Good health can be defined as a positive state of dynamic balance and wholeness – one that supports optimal functioning in our environment. As anyone who practises tai chi or yoga can tell you, balance requires focus and effort. By extension, the same is true regarding optimal health. Extremes of effort, whether too little attention to health, or overdoing it, can tip us out of balance and negatively impact resilience – our ability to bounce back from challenge.
Moderation may not be exciting, but it is the most reasonable way to successfully participate in healthy habits to enhance balance and resilience, helping to prevent disease and optimise health. Identify the rational blend of healthy diet and lifestyle practices that works for you. Toxic activities – smoking and excessive alcohol intake – should be avoided but, outside of the clearly harmful, there is room for moderation. Make sure meals are satisfying and good for you – you need not sacrifice taste to eat healthy fare. Incorporate aspects of Mediterranean, Asian, and anti-inflammatory diets for good health. Steer clear of fads – diets of disallowance rarely work, whereas healthy eating plans that allow for occasional splurges can be both enjoyable and effective. Intermittent splurges are fine, even important (mine is high-quality dark chocolate – yum!), provided they are occasional and portions are small.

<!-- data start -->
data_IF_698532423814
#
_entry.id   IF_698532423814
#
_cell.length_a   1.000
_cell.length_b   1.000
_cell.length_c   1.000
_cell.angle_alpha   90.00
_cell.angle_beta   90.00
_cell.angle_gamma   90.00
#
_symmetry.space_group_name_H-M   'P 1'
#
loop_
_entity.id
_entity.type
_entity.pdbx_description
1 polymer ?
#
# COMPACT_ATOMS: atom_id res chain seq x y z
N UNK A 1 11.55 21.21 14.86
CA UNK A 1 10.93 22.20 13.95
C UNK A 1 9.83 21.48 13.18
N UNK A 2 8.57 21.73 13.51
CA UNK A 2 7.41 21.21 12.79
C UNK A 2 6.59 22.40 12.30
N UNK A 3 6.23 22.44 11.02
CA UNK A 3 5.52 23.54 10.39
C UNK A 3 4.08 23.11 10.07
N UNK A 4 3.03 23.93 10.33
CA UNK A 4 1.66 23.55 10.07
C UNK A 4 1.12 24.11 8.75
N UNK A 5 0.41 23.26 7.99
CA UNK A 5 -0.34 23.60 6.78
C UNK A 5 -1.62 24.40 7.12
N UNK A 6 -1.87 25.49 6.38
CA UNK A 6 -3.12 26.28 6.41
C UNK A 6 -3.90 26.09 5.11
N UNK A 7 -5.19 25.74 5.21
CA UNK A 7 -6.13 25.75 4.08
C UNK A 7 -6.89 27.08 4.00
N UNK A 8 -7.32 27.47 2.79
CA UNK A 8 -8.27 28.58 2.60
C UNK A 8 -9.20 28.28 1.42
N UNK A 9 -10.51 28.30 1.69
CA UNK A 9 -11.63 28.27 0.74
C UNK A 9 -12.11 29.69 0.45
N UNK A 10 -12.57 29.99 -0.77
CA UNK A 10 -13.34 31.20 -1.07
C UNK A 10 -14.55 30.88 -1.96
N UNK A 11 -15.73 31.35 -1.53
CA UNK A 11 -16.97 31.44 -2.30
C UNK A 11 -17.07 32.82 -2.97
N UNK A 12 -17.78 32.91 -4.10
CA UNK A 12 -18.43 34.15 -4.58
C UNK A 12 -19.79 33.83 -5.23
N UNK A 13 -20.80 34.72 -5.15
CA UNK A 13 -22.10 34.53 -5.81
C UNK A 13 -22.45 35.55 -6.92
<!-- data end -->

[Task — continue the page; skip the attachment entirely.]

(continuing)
Don’t be swayed by marketing hype, especially for vitamins and supplements that promise everything under the sun. Let common sense be your guide.
Extremes of exercise can also be harmful. Too little and you don’t get the benefits to your cardiovascular system, metabolism, and mood; too much and you may impair normal immune system function as well as incur injury. Some people develop an unhealthy relationship with exercise that borders on compulsion – a situation that’s incompatible with balance. Stick to a regular routine and trust your body: some discomfort after exercise is normal, but persistent or significant discomfort is not, and signals the need for rest.
Most people know that inadequate sleep over time – less than five to six hours per night – is bad for your health, contributing to weight gain, diabetes, and increased risk of cardiovascular disease; yet few know that too much sleep (more than nine hours) can also be harmful. Aim for seven hours, and create time for rest and engagement with healthy stress-management practices. Explore techniques you may not have tried, perhaps yoga or meditation. Don’t overdo classes – once you have the hang of things, you can get as much benefit from practising at home.
There’s more than enough to worry about without adding concern over whether we are doing enough to promote health and wellbeing. Start slowly, set reasonable goals, proceed gently. This approach supports resilience and dynamic balance – the core components of optimal health.